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Managing Your Money

The h and-off. It’s the simplest play in a football coach’s playbook. But as any sports fan knows, even the simplest play can go wrong for any number of reasons. The same could be true of your family cottage hand-off.

The hManaging Your Moneyand-off. It’s the simplest play in a football coach’s playbook. But as any sports fan knows, even the simplest play can go wrong for any number of reasons. The same could be true of your family cottage hand-off.

It has been in your hands for years and years of fun times with the people you love. But, the day will come – maybe sooner, maybe later – when you will want to hand-off your cottage to others, probably your adult children. To help you avoid potential obstacles like excessive taxation and maybe even some surprising opposition, here’s how to perform a cottage hand-off that ensures it will stay in your family’s hands for a long time.

Call the right play A successful hand-off starts with everyone on your “team” being on side. Yes, your adult children have always enjoyed the cottage – but will they in the future when you’re no longer around? Talk to your children now and if there are those who do not want ownership responsibilities, you can help avoid future family squabbles by ensuring they are treated fairly in your will.

Elude potential blockers Plan now to manage potential tax liabilities when you make the hand-off. Unless you’re passing assets to a spouse or common-law partner, when you die you’re deemed to have disposed of your capital assets at fair market value – meaning that if your cottage property has appreciated, your heirs could face significant tax on capital gains realized.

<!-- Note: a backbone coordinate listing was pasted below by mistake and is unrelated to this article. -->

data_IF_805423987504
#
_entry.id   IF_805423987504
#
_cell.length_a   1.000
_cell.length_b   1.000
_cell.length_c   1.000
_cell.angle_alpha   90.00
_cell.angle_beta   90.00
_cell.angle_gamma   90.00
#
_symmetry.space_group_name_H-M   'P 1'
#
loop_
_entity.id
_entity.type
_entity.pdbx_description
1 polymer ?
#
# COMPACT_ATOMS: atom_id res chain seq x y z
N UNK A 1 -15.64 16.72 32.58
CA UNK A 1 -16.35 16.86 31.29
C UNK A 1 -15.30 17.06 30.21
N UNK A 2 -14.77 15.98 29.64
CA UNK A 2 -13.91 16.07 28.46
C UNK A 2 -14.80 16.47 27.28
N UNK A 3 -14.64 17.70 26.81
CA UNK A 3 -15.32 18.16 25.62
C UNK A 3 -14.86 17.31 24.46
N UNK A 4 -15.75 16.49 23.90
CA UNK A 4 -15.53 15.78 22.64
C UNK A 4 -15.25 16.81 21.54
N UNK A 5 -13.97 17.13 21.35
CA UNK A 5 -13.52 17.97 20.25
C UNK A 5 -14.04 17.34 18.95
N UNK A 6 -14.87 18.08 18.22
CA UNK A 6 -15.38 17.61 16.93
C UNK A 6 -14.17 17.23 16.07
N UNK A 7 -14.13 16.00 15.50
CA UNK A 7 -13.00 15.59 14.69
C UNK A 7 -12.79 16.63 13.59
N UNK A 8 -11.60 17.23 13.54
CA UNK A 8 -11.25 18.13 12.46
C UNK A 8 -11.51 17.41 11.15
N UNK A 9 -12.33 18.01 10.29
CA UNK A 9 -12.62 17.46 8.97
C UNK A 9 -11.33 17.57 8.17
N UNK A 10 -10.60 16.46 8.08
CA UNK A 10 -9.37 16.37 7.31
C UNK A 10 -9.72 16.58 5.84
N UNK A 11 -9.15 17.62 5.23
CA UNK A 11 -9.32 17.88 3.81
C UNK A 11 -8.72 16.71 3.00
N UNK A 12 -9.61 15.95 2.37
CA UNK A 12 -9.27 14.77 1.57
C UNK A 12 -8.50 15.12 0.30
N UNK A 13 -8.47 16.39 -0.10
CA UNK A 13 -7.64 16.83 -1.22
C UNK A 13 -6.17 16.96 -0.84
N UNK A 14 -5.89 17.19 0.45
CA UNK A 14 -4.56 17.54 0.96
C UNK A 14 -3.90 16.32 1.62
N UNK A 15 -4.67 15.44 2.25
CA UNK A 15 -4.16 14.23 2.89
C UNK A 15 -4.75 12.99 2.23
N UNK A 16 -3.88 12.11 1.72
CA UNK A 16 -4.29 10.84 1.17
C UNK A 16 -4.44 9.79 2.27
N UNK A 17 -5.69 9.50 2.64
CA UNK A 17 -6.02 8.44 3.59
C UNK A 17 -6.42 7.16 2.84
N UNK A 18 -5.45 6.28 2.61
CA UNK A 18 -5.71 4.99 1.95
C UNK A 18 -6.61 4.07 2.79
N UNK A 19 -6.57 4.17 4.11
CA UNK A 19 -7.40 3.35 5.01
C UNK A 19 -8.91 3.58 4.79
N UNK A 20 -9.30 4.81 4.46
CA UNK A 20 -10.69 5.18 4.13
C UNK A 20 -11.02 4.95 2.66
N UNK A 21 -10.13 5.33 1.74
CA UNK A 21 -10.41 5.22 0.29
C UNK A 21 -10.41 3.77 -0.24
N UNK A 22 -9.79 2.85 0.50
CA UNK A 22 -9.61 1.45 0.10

A less-taxing hand-off: Transfer the property to your kids while you are alive, either as an outright gift or by selling it to them at fair market value (selling for less can result in double taxation.) If you sell the cottage for fair market value, make the payments receivable over a five year period and claim the capital gains reserve, so that only 20% of the capital gain is taxable in any one year. Regardless of whether you gift or sell, consider whether the principal residence exemption should be claimed for all or a portion of the years the cottage has been owned.

Alternatively, transfer the property to a trust, with your kids as beneficiaries. This transfer option will also trigger an immediate capital gain but future capital gains on the property will accrue to your children and are not payable until they sell the property.

Insure your hand-off Cover cottage capital gains – and other estate debts – with permanent life insurance. The death benefits are usually tax-free and can provide an essential source of cash to pay taxes resulting on death so your family won’t be forced to sell assets, such as your cottage.

Of course, your cottage hand-off should be an essential part of your overall financial and estate plan, so talk to your coaches – your professional and legal advisors – about what’s best for your game plan.